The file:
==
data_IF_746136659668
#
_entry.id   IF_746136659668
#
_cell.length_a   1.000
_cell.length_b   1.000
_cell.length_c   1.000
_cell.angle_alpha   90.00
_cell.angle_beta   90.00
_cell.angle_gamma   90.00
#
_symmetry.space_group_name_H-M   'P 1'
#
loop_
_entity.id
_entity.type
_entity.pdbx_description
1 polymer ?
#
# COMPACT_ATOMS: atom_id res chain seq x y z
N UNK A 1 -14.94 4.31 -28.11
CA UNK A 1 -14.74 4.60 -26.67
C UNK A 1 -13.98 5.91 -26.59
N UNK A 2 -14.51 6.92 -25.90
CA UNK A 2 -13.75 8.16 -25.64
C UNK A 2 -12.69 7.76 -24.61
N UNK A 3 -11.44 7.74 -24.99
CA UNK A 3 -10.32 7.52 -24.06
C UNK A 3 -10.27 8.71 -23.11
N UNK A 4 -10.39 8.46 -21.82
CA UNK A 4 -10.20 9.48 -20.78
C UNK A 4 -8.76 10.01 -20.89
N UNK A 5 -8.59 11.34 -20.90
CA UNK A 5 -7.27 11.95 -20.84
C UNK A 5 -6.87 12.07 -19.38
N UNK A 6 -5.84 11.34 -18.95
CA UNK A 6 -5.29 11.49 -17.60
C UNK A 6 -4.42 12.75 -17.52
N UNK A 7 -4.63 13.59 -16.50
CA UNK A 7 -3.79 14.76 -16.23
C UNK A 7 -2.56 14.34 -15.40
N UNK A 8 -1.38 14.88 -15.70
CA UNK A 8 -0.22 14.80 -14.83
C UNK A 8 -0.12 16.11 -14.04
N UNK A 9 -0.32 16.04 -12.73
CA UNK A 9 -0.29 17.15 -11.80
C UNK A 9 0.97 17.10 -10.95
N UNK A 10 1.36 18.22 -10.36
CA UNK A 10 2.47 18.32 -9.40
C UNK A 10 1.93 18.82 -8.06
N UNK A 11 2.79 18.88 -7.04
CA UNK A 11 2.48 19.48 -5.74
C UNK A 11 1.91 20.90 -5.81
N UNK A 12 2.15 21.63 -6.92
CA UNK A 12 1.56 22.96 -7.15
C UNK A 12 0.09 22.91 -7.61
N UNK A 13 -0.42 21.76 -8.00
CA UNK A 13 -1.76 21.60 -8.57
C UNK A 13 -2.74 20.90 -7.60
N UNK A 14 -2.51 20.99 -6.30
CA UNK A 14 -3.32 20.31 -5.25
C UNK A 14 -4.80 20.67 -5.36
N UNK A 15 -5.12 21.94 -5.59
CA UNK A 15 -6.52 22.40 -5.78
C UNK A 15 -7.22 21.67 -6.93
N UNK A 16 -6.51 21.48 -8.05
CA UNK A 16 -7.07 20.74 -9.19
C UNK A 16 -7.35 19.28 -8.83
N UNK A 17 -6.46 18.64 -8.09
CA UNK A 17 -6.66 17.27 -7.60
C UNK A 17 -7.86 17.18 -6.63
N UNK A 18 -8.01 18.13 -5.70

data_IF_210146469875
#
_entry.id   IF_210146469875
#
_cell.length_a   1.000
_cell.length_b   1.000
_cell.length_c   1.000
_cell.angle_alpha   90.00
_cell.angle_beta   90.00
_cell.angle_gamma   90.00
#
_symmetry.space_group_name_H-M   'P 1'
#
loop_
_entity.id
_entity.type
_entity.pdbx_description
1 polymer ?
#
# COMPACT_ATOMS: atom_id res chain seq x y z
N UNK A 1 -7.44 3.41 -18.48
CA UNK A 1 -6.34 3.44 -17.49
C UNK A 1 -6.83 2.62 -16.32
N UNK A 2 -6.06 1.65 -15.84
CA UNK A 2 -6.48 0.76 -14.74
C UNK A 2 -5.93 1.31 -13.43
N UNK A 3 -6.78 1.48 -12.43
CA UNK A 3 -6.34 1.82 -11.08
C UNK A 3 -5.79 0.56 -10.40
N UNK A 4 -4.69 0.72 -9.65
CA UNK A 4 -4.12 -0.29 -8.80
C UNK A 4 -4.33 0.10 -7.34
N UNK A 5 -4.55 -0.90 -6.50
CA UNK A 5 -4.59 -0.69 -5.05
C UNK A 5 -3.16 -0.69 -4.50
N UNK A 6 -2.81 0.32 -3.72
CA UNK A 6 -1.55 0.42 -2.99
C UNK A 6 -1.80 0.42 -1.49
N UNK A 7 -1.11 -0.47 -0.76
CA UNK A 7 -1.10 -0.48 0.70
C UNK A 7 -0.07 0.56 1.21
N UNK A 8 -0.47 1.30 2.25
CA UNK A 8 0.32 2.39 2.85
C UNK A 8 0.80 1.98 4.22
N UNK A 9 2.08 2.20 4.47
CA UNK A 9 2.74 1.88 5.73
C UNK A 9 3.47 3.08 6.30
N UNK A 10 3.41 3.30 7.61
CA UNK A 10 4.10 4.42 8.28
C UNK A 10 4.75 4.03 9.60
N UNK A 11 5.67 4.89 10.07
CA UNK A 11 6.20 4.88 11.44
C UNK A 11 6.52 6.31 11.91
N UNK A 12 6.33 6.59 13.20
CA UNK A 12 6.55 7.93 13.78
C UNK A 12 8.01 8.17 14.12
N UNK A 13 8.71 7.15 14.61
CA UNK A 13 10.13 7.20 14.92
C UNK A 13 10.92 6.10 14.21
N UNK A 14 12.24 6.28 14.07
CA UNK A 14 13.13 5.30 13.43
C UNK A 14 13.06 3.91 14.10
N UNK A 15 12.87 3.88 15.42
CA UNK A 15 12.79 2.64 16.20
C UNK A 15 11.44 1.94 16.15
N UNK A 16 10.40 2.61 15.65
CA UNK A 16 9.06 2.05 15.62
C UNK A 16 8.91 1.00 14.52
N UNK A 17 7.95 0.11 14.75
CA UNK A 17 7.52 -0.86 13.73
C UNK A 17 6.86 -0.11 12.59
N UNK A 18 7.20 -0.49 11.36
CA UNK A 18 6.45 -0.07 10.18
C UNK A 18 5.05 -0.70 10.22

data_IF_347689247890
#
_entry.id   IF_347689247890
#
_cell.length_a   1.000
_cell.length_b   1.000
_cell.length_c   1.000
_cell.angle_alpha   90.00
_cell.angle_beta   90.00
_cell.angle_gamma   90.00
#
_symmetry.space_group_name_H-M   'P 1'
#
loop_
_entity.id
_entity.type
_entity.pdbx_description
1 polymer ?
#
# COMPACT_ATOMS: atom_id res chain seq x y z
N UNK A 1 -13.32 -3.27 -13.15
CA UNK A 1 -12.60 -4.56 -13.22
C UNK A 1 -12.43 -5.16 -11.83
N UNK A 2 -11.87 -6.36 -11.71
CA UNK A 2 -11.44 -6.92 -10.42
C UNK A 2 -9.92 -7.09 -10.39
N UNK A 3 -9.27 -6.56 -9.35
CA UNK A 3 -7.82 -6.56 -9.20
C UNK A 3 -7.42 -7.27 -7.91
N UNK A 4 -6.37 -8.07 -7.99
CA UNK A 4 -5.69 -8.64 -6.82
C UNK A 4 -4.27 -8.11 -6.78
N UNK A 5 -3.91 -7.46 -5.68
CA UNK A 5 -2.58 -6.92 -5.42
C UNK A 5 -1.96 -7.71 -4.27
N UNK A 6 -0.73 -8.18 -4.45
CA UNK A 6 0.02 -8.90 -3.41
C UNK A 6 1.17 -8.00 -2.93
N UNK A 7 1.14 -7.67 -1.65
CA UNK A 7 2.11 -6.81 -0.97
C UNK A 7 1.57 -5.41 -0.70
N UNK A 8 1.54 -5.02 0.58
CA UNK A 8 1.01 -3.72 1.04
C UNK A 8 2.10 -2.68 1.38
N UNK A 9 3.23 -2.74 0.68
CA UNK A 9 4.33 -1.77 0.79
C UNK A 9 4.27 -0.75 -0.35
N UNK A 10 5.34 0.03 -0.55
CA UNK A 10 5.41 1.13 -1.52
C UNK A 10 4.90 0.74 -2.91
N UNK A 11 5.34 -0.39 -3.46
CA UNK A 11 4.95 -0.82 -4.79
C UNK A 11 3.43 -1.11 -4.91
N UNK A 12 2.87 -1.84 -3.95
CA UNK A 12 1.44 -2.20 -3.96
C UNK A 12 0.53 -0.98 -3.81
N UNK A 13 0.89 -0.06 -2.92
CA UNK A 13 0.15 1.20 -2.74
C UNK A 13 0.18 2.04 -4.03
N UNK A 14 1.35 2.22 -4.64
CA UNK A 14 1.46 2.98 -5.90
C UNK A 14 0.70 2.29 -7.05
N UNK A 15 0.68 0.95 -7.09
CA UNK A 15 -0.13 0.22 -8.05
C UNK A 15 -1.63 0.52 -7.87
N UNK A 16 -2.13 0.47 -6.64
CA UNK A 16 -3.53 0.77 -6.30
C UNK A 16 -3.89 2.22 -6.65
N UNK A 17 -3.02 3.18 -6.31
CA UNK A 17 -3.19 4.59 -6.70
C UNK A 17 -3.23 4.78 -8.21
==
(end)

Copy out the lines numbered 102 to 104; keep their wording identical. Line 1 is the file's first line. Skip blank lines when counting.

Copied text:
N UNK A 4 -4.69 0.72 -9.65
CA UNK A 4 -4.12 -0.29 -8.80
C UNK A 4 -4.33 0.10 -7.34